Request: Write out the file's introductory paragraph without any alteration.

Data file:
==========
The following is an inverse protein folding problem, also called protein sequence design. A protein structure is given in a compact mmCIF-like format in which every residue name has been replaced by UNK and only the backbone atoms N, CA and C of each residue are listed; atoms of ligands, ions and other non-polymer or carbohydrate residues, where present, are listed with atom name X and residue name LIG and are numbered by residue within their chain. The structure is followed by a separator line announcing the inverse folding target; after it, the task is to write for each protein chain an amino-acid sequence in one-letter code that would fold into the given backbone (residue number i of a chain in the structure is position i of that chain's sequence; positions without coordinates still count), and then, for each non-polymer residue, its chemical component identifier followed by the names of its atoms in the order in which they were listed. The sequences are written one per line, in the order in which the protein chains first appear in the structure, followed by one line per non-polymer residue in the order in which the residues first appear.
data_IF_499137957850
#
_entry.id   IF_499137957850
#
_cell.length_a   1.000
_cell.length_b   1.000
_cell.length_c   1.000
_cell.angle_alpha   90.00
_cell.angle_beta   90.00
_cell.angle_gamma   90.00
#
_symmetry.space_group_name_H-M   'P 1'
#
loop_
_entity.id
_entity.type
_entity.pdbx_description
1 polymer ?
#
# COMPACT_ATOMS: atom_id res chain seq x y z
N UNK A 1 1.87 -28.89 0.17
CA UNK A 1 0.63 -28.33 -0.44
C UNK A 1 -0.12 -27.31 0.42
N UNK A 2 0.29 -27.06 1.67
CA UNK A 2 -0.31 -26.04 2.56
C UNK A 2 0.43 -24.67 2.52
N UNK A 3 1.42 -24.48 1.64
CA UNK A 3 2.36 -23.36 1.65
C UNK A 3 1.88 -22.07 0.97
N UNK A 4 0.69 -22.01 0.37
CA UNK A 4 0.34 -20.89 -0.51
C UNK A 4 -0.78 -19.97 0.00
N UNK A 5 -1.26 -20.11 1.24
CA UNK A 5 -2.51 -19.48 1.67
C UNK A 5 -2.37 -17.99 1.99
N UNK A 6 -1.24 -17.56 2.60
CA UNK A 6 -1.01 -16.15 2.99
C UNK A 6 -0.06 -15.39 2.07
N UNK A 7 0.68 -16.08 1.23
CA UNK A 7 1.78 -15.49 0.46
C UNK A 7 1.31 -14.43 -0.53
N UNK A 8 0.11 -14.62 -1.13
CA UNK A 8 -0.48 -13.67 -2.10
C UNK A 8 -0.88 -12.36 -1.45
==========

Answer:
The following is an inverse protein folding problem, also called protein sequence design. A protein structure is given in a compact mmCIF-like format in which every residue name has been replaced by UNK and only the backbone atoms N, CA and C of each residue are listed; atoms of ligands, ions and other non-polymer or carbohydrate residues, where present, are listed with atom name X and residue name LIG and are numbered by residue within their chain. The structure is followed by a separator line announcing the inverse folding target; after it, the task is to write for each protein chain an amino-acid sequence in one-letter code that would fold into the given backbone (residue number i of a chain in the structure is position i of that chain's sequence; positions without coordinates still count), and then, for each non-polymer residue, its chemical component identifier followed by the names of its atoms in the order in which they were listed. The sequences are written one per line, in the order in which the protein chains first appear in the structure, followed by one line per non-polymer residue in the order in which the residues first appear.